Pathogens developing resistance to antibiotics is one of the gravest threats to modern medicine, according to the World Health Organization, but new research may have found a way to help doctors fight such germs.
Researchers at The Hebrew University of Jerusalem say they have found a simple method for measuring a bacteria’s tolerance, or the time it takes to kill a bacterial population. This will enable clinicians to more effectively treat strains that are on their path to becoming resistant, the researchers say.
This tolerance has been “largely overlooked in the clinical setting,” according to Nathalie Balaban, the study’s senior author. The protocol exposes a sample population of a bacteria to different concentrations of antibiotics for varied time periods to see how many survive and for how long.
“Routinely measuring tolerance could supply valuable information about the duration of antibiotic treatments, reducing the chance of both under- and over-treatment,” Balaban said. “Furthermore, data compiled from such measurements could give an estimate of how widespread the phenomenon of tolerance really is, which is currently a complete unknown.”
Currently, doctors test for bacterial resistance, which is an active quality, to decide which antibiotic and dosage to prescribe a patient. The new method, called MDK99, or the minimum duration for killing 99 percent of the population, measures a different quality — bacterial tolerance, which is inactive. Instead of fighting the drug, these bacteria sleep through its presence, only dying when they wake up. If any survive, they can quickly replenish once treatment has stopped. By measuring tolerance, doctors can better decide which antibiotic to administer to kill all of the bacteria.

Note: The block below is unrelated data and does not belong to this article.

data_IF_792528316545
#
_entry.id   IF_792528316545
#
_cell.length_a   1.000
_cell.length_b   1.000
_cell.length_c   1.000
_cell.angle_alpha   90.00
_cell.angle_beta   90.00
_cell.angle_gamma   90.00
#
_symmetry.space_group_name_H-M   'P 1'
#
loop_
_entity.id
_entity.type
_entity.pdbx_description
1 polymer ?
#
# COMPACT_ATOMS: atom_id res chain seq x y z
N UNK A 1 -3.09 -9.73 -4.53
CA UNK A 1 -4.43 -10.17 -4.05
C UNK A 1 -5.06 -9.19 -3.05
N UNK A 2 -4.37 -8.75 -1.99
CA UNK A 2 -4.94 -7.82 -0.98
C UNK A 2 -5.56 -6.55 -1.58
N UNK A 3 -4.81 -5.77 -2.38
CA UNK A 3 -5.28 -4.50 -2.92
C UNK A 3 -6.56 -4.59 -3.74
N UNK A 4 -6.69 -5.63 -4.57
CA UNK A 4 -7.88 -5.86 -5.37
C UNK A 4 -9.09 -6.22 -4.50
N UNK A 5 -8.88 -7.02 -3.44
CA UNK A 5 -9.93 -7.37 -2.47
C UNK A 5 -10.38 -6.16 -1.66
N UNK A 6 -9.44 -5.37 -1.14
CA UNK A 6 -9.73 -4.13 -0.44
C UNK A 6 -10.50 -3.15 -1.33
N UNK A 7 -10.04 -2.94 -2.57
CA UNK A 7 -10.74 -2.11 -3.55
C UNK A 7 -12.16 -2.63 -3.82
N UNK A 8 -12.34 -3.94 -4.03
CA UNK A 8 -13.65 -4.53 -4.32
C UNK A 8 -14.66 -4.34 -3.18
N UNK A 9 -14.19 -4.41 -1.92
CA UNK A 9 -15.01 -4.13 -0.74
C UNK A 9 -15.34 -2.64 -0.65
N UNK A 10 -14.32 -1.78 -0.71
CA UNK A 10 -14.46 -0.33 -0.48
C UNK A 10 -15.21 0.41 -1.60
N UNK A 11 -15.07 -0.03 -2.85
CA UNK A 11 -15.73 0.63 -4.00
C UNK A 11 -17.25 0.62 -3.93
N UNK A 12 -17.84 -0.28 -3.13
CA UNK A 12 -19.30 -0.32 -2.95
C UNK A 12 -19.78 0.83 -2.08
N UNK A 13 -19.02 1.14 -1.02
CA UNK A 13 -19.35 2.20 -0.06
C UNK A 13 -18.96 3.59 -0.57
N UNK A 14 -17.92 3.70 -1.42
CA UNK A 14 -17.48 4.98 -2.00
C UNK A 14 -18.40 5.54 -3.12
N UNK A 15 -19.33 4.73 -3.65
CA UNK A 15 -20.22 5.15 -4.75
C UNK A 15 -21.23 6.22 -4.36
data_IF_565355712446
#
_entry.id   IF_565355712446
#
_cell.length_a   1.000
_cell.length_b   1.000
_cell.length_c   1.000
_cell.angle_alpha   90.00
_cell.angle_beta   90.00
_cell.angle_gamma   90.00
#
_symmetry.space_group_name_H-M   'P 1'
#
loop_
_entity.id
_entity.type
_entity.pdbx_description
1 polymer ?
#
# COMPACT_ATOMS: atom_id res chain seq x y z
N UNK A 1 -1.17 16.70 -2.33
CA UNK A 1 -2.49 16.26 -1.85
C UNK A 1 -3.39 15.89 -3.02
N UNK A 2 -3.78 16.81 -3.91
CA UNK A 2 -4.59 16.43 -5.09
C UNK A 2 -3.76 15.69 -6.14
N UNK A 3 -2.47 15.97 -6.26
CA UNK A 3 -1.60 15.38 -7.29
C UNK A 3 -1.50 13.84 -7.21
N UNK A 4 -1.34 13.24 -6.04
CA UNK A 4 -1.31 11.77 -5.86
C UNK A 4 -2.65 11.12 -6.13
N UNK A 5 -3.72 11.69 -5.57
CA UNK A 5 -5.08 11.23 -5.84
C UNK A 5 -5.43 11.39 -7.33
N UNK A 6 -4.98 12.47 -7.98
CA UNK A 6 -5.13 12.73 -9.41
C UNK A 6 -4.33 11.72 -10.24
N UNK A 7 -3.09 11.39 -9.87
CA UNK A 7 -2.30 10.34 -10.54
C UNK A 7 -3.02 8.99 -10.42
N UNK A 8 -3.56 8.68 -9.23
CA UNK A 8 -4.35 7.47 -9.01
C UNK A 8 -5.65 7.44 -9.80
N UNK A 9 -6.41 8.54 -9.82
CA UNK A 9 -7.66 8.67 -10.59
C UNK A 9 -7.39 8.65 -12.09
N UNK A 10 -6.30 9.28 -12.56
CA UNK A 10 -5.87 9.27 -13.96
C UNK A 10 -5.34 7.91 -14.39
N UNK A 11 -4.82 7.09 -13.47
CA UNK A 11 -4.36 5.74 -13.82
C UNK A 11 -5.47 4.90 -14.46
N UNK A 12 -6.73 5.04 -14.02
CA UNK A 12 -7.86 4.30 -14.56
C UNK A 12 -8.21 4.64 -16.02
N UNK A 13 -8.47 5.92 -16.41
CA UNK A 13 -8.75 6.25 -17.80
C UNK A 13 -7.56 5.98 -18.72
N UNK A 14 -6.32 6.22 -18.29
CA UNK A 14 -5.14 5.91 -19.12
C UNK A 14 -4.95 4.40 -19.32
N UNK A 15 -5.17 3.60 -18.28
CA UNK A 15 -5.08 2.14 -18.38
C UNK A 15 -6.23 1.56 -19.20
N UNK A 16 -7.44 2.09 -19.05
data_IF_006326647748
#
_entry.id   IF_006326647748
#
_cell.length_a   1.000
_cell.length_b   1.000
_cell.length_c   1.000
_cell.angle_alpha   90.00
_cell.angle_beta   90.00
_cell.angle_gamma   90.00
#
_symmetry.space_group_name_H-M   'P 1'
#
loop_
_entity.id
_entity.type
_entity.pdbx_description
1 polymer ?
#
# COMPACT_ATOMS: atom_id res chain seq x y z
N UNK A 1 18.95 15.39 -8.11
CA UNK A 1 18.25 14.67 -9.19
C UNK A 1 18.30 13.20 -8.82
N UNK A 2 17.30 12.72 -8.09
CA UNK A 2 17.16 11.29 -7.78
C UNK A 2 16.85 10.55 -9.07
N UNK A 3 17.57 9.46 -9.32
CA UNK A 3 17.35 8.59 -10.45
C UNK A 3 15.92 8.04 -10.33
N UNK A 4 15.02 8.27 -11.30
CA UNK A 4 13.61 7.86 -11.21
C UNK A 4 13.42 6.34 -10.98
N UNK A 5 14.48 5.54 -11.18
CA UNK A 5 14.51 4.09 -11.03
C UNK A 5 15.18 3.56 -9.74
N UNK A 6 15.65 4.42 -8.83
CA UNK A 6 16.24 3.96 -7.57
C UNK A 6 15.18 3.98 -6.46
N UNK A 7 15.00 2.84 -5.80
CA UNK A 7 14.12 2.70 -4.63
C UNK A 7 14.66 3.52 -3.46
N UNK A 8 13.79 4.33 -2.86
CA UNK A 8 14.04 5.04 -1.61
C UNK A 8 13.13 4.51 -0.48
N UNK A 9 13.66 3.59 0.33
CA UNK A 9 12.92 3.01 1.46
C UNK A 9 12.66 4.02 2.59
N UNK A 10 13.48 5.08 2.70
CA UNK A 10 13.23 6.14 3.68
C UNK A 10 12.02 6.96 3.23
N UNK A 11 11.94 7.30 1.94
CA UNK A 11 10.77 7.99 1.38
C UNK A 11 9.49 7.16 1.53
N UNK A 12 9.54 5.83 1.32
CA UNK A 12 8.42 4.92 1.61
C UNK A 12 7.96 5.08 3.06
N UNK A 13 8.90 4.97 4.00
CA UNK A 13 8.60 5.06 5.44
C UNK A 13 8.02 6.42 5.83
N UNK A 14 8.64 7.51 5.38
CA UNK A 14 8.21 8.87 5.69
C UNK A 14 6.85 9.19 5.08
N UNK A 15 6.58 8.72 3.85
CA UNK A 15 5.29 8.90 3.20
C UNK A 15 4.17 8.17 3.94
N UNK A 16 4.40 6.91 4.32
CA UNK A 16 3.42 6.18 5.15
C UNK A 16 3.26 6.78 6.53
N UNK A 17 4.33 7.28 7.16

Resistant strains continue to grow despite exposure to high drug concentrations, while tolerant strains can survive lethal concentrations of an antibiotic for a long period of time before succumbing to its effects. Tolerance is more common than resistance, as it is found in any bacteria population. It is often associated with treatment failure and relapse, and is considered a steppingstone toward the evolution of antibiotic resistance. But unlike resistance, tolerance is poorly understood and is currently not evaluated in healthcare settings.
“The lack of a quantitative measure means that this aspect of the treatment relies largely on the experience of the individual physician or the community,” said Asher Brauner, the study’s first author and a PhD student in Balaban’s lab.
Tolerance has been overlooked
Tolerance has been overlooked because in healthy patients, the immune system can deal with a few surviving bacteria. But more patients now have weaker immune systems than in the past, including the elderly and patients whose immune system has been compromised by disorder or disease, Balaban said.
Doctors are encountering more cases of infections not being resistant but still not being cured by treatment, so tolerance is the suspected culprit.
The study was published in Biophysical Journal on June 20. Balaban’s team will use the method in future studies to examine the evolution of tolerance in patients. It could also enable a classification system for labeling strains as tolerant, resistant or persistent, which would help guide treatment decisions.
“A take-home message from this is that it is important to complete a course of antibiotic treatment as prescribed, even after the disappearance of the symptoms,” Balaban said. “Partial treatment gives tolerance and persistence mutations a selective advantage, and these, in turn, hasten the development of resistance.”